at the same pressure, the Pro One *seems* a bit more solid and substantial. that isnt meant in a good way. its as if im rolling on a solid block of rubber, rather than a thin sheet of silk (as tubulars are often romanticized). as far as grip probably they have a touch more grip. but honestly thats an unreliable, mentally magnified attempt at resolving the differences. like trying to count peas by feel through a mattress.

unless i swap the 2 pairs back to back to back to back for multiple rides i couldnt make a real VS assessment. if you handed me a pair of wheels blindly i wouldnt think twice about which tires between these 2 they were rolling on. much like people trying to nitpick between frame material and handlebar stiffnesses its forum-fodder hogwash. the real life, real world, practical conclusion for me about tubeless is that i dont pinch flat and thats a nice thing.
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Old 07-08-16, 04:50 AM
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I have two bikes set up with tubeless - one has Ultegra 6800 wheels and 25mm IRC Tubeless Roadlites, the other has Hed Ardennes + wheels and 24mm S-Works tubeless. Tire width comes to ~27mm on both bikes. I like them both, but don't see a performance difference between them and good tubed clinchers. With tubes, I usually got about two flats/year, haven't flatted on either set of tubeless yet.

I can't imagine getting 800 miles from a rear tire. That's about a month's riding for me.
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Old 07-08-16, 06:02 AM
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Originally Posted by redfooj View Post
At the same pressure, the Pro One *seems* a bit more solid and substantial, that isn't meant in a good way, its as if I'm rolling on a solid block of rubber, rather than a thin sheet of silk (as tubulars are often romanticized)
At the same inflated pressure as a tubed clincher, yes, the Pro One's do ride hard but why would you ride them inflated that high? I'll admit, I started out at 100psi when I got my Pro One's and was surprised as to how hard they felt but they're really sensitive to pressure changes and backing them down just 5-10psi made a huge difference. I ride mine at 85psi in the front and 90psi in the rear which gives them an awesome ride quality unlike any other tire I've ridden (700x23 I'm 225lbs). I've been riding the Pro One's since November and have just recently noticed them wearing to the point I'm looking for replacements. I rode a few sets of Hutcinson Fusion 3's before these which were bomb proof and seemed to never wear out so there's other options out there depending on what you're looking for but the Pro One's seem to be the best performer as of now.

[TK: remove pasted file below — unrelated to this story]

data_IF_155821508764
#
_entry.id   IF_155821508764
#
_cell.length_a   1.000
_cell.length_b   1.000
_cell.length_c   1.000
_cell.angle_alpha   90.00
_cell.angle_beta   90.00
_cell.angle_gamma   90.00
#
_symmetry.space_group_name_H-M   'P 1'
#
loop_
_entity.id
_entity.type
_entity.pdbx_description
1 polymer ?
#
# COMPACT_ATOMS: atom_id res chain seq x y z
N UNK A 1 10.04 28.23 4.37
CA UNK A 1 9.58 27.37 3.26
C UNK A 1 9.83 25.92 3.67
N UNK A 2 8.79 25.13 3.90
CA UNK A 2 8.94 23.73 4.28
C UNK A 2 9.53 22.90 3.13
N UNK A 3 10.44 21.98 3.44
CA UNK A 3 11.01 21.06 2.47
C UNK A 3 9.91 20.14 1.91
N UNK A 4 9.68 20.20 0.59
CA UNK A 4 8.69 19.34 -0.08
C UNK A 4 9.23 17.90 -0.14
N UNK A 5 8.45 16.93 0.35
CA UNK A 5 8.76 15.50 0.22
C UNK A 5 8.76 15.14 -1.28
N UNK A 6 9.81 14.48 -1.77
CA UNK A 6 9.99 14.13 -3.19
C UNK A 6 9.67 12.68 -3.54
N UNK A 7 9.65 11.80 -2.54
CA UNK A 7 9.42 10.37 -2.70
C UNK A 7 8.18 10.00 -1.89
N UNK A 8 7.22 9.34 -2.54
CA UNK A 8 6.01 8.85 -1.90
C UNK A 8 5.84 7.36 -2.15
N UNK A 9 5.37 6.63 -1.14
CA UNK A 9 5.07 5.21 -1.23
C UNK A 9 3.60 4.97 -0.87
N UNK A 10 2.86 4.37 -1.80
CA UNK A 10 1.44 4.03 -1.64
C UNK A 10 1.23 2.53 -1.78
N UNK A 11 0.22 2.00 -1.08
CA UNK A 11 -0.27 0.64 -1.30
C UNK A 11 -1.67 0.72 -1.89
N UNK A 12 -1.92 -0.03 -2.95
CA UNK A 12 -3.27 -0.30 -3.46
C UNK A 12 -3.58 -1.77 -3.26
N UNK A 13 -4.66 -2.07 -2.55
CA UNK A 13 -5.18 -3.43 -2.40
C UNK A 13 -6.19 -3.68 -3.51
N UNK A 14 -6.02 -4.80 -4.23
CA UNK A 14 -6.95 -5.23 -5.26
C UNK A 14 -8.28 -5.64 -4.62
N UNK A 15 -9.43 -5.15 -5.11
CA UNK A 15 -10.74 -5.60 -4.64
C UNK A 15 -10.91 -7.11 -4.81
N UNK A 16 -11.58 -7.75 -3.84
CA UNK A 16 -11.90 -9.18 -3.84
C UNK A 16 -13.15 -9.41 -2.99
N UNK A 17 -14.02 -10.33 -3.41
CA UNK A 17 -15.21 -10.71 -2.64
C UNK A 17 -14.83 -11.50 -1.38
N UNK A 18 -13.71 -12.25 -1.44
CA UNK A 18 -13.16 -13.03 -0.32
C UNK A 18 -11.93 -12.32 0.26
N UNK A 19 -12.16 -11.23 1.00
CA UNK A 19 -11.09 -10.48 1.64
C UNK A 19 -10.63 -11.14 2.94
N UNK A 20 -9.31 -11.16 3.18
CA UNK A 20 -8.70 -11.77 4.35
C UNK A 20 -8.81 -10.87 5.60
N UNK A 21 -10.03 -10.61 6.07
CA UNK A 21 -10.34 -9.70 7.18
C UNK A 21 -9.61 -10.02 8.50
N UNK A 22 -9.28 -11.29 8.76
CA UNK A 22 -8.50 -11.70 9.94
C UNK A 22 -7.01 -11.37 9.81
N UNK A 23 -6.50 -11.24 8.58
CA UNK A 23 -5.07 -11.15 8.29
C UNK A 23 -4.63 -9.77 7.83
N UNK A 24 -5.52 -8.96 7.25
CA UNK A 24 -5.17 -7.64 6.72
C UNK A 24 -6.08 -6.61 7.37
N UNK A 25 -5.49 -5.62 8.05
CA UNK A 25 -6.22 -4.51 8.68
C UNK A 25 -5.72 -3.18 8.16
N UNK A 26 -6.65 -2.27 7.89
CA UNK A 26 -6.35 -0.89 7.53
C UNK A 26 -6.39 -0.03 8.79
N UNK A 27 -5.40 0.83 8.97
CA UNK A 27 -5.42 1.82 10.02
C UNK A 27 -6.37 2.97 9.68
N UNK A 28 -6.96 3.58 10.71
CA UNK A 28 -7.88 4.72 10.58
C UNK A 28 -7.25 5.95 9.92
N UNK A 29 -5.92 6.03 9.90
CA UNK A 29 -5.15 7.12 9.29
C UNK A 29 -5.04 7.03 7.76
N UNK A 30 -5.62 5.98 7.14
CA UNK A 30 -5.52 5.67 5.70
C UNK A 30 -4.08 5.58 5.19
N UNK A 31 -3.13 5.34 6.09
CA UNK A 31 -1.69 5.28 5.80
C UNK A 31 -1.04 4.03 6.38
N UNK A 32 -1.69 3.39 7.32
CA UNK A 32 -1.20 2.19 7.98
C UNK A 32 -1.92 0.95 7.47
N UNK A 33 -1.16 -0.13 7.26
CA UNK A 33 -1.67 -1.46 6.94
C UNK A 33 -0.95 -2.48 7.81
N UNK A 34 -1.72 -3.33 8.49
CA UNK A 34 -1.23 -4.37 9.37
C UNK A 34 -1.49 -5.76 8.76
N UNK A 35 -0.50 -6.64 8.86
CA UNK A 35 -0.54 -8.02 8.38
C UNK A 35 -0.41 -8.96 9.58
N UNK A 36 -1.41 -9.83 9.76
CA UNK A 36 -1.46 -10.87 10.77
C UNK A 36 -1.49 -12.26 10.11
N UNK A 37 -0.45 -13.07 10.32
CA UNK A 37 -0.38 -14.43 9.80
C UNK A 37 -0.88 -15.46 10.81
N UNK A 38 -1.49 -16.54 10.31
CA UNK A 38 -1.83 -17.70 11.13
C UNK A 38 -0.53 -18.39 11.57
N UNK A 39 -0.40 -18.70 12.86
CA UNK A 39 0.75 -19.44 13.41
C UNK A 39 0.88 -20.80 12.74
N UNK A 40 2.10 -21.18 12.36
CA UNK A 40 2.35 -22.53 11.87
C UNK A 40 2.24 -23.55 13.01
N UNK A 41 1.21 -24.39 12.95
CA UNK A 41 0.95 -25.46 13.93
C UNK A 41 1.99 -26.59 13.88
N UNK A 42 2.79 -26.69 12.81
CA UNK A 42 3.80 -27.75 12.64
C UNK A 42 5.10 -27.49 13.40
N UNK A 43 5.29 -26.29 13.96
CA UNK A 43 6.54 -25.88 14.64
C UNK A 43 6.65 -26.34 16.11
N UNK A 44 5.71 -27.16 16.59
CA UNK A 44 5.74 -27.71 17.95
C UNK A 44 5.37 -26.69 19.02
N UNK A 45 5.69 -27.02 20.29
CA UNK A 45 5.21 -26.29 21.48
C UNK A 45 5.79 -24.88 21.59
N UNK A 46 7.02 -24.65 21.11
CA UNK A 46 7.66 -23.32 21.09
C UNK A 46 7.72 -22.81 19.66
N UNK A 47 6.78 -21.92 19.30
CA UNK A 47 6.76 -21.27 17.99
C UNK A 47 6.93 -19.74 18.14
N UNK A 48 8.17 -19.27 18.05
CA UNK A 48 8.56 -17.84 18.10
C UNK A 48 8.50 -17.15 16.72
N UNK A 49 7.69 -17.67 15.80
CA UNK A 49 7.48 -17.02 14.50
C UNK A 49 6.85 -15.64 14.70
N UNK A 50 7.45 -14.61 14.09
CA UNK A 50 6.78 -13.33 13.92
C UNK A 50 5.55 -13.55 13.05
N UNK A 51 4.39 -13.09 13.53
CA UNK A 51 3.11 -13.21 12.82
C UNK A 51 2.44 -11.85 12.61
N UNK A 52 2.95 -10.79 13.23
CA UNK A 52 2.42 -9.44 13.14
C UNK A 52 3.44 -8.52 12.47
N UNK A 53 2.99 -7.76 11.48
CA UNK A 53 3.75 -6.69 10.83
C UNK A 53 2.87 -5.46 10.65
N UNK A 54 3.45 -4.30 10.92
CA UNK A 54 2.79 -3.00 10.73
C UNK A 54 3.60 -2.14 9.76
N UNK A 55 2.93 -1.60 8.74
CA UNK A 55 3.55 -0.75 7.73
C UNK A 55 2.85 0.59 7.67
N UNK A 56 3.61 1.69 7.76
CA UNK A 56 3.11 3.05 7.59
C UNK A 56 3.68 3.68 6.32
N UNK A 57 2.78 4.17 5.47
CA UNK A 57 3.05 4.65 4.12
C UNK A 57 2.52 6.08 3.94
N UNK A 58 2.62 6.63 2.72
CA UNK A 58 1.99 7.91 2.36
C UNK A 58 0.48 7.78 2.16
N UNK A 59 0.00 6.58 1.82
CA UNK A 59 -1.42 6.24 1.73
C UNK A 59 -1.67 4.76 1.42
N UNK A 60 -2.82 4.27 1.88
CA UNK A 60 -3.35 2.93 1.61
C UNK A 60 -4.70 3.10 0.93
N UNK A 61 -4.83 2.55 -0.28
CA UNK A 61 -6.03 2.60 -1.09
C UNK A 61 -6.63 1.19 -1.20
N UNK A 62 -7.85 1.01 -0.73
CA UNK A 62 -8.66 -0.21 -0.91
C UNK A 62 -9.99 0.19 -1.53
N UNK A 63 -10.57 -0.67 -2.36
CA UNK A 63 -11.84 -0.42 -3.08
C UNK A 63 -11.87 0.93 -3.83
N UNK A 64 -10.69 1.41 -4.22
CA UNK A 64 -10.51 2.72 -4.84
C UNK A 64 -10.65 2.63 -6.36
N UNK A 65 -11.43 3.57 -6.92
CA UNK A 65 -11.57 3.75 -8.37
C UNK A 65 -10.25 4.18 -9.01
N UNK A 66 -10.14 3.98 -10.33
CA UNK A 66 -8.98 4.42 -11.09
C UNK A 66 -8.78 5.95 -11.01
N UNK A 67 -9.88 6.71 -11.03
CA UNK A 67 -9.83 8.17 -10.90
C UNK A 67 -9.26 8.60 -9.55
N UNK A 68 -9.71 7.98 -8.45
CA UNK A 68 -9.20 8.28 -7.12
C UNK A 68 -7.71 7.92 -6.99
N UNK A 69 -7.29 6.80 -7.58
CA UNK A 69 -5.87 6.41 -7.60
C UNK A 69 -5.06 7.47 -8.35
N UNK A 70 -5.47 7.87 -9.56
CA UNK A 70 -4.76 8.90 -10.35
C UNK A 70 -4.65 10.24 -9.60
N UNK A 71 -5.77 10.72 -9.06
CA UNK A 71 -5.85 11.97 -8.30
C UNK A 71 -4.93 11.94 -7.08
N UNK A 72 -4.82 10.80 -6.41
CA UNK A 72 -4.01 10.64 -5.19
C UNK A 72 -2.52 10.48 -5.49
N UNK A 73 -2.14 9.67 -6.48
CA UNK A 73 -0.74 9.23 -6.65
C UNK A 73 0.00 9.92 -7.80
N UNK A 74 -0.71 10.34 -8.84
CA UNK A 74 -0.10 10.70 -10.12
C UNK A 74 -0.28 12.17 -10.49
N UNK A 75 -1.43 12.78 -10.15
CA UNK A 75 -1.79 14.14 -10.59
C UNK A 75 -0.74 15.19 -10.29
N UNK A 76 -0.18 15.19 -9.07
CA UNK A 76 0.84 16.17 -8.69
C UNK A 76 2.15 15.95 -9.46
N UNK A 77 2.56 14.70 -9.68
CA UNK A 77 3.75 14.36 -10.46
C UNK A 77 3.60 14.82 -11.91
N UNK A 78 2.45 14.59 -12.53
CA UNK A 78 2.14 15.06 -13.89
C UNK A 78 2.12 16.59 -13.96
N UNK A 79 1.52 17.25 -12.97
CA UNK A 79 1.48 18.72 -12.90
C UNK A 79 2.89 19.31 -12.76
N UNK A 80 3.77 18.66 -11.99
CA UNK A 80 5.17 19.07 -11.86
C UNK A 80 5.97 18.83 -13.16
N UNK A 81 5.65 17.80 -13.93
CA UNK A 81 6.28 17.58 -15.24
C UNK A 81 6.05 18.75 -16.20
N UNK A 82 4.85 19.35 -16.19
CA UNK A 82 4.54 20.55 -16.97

BigPoser, give tubeless a shot, I've been riding tubeless for around three years and see no reason to switch back to tubed at this point. A lot of people will try to scare you away from it saying its messy, hard to mount, no real difference in ride, etc... but the reality is its just different and some here just simply don't like change. Tubeless tires have come a long way since their inception years ago, they are lighter, easier to mount, and a bit cheaper too.

I would recommend if you decide to give it a try to practice mounting the tires several times before you put the sealant in so you have confidence out on the road in the event of a flat. My first attempt was dreadful to say the least and I didn't think the tire would ever go on the rim but after actually listening to the proper mounting instructions and taking my time, I can now mount any tubeless tire without tools confidently. The key is keeping the tire beads wet with water and in the center channel of the rim during the whole process of mounting the tire starting opposite of where the valve stem is on the rim. Once on the rim be sure the tire is between the rim and stem, not sitting on top of it. Out on the road if you flat just treat it like its a std clincher setup using your usual flat kit with a tube, lever, and pump.

Good Luck, and let us know what you decide to do and how you made out. If you need any advice feel free to post back or pm any of us who have actual experience with tubeless.
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Old 07-08-16, 06:17 AM
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Originally Posted by deepakvrao View Post
What mileage do you get from the Pro Ones?
I've not worn through a set yet. I put them on a month or two ago, but have not ridden much after an arthritic flare-up in my right knee.
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Old 07-08-16, 07:49 AM
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Originally Posted by dvdslw View Post
At the same inflated pressure as a tubed clincher, yes, the Pro One's do ride hard but why would you ride them inflated that high?
25mm front and rear for both sets, ridden at 80/85psi for both. im 150# on a 18.5# bike.